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Illustration by Virginia Poltrack

App Startup, Part 2

Lazy Initialization

Chet Haase
Dec 16, 2020 · 8 min read

In the previous article, I showed how content providers (which show up in an app’s merged manifest file) automatically load some libraries and modules at launch time.

In this article, I will cover the use of the AndroidX App Startup library to have more control over when and how those libraries get loaded. And maybe, just maybe, we’ll see how to save time at app startup along the way.

Auto-Init with the App Startup Library

You do all of this in three steps, by adding App Startup as a dependency in your build.gradle file, creating an Initializer for each library that needs to be initialized, and adding information to your Manifest.xml file.

Let’s look again at the WorkManager example that I was using in Part 1. To load WorkManager via App Startup, I first added App Startup to my app’s build.gradle file:

implementation “androidx.startup:startup-runtime:1.0.0”

Next, I created an Initializer, which is an interface provided by App Startup:

class MyWorkManagerInitializer : Initializer<WorkManager> {
override fun create(context: Context): WorkManager {
val configuration = Configuration.Builder().build()
WorkManager.initialize(context, configuration)
return WorkManager.getInstance(context)
override fun dependencies(): List<Class<out Initializer<*>>> {
// No dependencies on other libraries.
return emptyList()

Every Initializer has two functions to override: create() and dependencies(). dependencies() is used to establish a specific ordering in which to init multiple libraries. I didn’t need that functionality in this case, since I was only dealing with WorkManager. If you use several libraries in your app, check out the App Startup user guide for details on using dependencies().

For the create() function, I mimicked what I saw in WorkManager’s content provider.

By the way, this tends to be the way to go about this part of using App Startup; a library’s content provider is responsible for initialization, so you can usually use the code in that class as a hint on how to do it manually instead. There can be problems in some libraries if they are calling hidden or private APIs, but fortunately WorkManager was not, so this worked for my situation. Hopefully it will work for yours.

Finally, I added two provider tags inside of the <application> block of Manifest.xml. The first was this:

tools:node="remove" />

This WorkManagerInitializer tag is important because it tells Android Studio to remove the auto-generated provider that comes from adding the WorkManager dependency to the build.gradle file. Without this special tag, the library would continue to be initialized at startup automatically, and you might get an error later when App Startup tries to initialize it, since it has already been initialized.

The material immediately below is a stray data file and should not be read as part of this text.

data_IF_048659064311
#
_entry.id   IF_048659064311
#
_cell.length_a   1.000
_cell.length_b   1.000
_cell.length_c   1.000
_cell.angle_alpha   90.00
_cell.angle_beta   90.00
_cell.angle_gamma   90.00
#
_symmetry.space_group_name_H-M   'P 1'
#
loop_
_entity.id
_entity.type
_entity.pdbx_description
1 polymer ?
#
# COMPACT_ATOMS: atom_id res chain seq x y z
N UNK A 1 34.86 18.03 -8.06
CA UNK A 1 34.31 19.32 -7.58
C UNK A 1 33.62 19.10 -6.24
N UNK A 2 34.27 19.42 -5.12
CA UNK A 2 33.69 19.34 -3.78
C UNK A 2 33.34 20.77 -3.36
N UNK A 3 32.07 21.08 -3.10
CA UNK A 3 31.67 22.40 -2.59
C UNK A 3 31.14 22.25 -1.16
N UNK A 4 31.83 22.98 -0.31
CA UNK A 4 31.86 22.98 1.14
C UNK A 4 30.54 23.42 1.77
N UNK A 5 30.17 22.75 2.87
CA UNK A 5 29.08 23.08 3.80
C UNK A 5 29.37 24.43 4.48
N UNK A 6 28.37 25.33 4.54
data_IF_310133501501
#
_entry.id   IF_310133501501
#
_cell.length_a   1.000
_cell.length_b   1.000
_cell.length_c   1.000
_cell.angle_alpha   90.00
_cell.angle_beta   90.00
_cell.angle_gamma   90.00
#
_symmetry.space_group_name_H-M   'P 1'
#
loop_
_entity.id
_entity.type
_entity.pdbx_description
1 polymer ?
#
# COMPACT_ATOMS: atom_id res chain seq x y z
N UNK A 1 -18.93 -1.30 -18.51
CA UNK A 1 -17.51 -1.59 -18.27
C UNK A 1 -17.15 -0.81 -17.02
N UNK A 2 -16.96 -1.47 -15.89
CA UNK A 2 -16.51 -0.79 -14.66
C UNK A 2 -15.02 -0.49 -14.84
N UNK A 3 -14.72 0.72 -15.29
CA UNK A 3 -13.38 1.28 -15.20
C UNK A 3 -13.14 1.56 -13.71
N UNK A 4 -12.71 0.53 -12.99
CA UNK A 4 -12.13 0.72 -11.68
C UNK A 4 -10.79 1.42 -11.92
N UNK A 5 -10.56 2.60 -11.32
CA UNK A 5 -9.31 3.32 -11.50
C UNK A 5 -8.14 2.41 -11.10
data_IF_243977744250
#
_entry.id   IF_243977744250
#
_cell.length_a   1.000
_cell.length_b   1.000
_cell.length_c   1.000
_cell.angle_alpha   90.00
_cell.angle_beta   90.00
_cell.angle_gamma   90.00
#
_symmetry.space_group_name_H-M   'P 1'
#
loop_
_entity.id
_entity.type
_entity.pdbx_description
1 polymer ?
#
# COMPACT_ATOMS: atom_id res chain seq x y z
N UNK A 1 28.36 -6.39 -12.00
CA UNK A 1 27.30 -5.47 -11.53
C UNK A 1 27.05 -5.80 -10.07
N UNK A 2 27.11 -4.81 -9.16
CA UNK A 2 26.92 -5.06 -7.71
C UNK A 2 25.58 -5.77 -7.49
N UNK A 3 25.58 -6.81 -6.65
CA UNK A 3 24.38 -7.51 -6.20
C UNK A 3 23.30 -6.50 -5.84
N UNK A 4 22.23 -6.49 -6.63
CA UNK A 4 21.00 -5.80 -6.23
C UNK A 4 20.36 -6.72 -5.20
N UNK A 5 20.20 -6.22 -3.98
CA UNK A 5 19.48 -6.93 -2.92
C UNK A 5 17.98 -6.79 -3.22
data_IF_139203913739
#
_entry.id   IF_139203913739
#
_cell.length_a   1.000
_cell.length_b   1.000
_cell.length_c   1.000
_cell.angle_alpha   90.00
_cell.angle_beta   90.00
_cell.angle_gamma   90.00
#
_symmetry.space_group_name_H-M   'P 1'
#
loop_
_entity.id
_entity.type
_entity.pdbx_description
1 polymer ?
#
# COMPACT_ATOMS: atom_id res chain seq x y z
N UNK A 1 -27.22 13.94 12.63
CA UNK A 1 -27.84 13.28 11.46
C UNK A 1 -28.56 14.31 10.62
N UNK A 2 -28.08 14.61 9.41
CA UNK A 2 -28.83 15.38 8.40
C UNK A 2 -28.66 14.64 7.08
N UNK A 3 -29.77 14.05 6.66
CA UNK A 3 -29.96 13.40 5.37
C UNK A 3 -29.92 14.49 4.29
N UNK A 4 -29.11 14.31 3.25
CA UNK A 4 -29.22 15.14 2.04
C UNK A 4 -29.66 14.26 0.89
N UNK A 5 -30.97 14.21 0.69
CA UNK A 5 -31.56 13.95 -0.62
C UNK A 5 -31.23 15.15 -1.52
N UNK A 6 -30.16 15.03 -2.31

Here is the second provider tag I added:

<meta-data android:name="com.example.startuplibtest.MyWorkManagerInitializer"
android:value="androidx.startup" />

This InitializationProvider tag is almost the same as the one that is auto-generated by simply adding the startup dependency to the build.gradle file (as you can verify by looking at the merged manifest file — see Part 1 for more details on that). But there are two important differences:


This is an attribute for manifest merging that is managed by Android Studio. It tells the tool to merge multiple incarnations of this tag in the final merged manifest. In this case, it will merge the <provider> that was auto-generated by the library dependency with this version of the provider, so there will be only one in the final merged manifest.

The next interesting line holds the meta-data:

<meta-data     android:name="com.example.startuplibtest.MyWorkManagerInitializer"
android:value="androidx.startup" />

This metadata tag inside of the provider tells the App Startup library where to find your Initializer code, which will be run at startup to init the library. Note the difference in how this happens: when you are not using App Startup, initialization happens automatically because Android creates and runs the content provider in that library, which then inits the library itself. But by telling App Startup about your Initializer, and by removing WorkManager’s provider from the merged manifest, you are telling Android to use the content provider of App Startup to load WorkManager’s library instead. If you init multiple libraries in this way, you effectively pool all of these requests through this single App Startup content provider instead of causing each library to create its own.

Be Lazy… If You Feel Like It

For example, maybe there is a particular flow in your app that needs some content-provider-initialized library which doesn’t happen immediately upon startup. Or may not even happen at all in some usages. In that case, why spend time initializing a large library at startup that is only needed in that code path? Why not, instead, wait until the library is actually needed to take on that initialization cost?